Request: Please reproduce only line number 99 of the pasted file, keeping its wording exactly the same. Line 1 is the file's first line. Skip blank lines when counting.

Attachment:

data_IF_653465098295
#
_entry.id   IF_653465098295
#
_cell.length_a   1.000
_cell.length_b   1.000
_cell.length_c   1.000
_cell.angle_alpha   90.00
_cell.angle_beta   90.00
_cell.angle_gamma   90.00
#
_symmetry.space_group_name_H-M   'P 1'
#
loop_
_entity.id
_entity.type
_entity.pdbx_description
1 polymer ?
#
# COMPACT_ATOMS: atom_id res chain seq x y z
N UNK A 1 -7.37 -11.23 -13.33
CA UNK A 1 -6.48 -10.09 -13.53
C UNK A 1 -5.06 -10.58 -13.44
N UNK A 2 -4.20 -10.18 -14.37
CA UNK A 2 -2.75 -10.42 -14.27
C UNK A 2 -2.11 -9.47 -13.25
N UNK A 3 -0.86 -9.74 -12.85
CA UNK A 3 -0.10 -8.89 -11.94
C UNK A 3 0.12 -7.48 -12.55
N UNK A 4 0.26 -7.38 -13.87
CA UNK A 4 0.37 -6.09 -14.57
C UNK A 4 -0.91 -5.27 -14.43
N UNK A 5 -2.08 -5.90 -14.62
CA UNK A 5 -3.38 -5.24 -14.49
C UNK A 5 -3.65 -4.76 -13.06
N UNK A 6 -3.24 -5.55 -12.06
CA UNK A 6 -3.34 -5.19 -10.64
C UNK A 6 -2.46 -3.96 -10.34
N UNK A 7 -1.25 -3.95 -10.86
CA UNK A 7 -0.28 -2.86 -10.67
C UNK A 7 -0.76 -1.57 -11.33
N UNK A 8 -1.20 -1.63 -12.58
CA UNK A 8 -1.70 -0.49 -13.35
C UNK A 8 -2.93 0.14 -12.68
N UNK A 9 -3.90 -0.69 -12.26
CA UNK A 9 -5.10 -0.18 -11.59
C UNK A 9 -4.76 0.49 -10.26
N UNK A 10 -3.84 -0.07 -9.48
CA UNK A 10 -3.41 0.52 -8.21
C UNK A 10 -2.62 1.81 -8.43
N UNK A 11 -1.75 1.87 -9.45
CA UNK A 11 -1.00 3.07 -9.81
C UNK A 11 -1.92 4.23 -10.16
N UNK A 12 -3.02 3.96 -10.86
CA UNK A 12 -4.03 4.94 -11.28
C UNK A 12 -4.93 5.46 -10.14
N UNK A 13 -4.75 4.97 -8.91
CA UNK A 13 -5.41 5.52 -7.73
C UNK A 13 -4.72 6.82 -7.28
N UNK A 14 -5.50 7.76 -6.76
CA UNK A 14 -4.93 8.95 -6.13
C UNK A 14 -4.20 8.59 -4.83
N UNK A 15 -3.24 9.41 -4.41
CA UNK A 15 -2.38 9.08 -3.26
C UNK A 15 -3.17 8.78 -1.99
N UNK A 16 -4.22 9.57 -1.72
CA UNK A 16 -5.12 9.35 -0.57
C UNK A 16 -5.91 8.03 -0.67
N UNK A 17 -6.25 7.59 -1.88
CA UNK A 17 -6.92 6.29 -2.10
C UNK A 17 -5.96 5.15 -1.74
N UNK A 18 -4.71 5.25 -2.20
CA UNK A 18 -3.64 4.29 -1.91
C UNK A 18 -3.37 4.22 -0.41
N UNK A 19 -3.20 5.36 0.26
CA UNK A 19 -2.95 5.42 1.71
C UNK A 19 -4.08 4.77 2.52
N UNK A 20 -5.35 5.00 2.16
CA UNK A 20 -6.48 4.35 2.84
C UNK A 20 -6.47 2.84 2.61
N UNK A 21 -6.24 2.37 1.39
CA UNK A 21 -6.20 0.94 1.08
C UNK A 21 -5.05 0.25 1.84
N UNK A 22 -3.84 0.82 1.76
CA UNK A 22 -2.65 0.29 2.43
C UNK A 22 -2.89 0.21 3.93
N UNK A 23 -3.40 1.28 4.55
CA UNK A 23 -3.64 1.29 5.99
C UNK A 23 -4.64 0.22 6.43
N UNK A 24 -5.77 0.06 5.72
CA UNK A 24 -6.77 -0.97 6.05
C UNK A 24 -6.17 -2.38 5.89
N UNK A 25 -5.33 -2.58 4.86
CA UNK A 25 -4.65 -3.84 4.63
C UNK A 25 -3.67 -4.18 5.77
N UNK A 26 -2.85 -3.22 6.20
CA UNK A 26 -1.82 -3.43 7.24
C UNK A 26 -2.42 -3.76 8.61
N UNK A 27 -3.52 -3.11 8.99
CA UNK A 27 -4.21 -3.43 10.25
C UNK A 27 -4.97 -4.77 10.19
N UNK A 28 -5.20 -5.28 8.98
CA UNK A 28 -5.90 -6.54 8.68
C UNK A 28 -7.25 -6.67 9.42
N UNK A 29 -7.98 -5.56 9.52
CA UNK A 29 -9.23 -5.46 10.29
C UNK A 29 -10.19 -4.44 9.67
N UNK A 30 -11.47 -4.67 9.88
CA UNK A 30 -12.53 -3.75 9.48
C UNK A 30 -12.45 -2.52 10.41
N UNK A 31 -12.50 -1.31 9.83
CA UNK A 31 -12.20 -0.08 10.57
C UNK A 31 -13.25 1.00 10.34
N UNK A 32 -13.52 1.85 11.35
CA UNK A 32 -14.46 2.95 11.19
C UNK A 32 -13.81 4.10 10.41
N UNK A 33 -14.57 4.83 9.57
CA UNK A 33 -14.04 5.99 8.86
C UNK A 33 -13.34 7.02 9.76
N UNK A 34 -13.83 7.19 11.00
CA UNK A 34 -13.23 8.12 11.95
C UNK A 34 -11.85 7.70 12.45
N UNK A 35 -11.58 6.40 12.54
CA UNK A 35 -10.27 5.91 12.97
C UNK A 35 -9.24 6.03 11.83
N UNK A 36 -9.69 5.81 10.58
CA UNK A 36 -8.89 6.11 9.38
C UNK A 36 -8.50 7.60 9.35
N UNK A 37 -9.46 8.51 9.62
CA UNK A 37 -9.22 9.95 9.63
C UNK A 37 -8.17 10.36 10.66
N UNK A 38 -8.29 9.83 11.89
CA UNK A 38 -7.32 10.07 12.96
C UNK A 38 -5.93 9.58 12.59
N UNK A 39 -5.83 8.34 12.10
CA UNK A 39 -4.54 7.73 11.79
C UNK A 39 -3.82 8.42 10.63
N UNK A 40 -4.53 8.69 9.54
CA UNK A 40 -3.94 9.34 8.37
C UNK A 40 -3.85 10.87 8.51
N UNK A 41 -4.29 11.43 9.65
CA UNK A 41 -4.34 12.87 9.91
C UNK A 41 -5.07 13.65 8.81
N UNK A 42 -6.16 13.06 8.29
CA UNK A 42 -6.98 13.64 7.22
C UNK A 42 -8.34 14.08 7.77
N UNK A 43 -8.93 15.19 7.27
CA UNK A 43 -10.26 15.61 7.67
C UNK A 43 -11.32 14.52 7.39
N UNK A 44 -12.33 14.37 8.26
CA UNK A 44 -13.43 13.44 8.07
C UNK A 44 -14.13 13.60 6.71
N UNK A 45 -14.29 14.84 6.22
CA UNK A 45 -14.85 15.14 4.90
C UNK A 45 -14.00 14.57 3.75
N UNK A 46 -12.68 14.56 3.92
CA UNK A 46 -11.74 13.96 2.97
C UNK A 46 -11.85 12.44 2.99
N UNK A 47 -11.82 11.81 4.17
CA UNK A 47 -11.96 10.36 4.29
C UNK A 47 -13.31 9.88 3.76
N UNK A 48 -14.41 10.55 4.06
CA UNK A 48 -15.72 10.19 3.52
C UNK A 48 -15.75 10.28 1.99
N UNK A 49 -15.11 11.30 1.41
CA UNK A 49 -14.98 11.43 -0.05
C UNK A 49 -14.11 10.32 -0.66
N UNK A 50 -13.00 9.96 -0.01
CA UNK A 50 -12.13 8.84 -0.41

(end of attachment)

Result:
N UNK A 27 -3.52 -3.11 8.99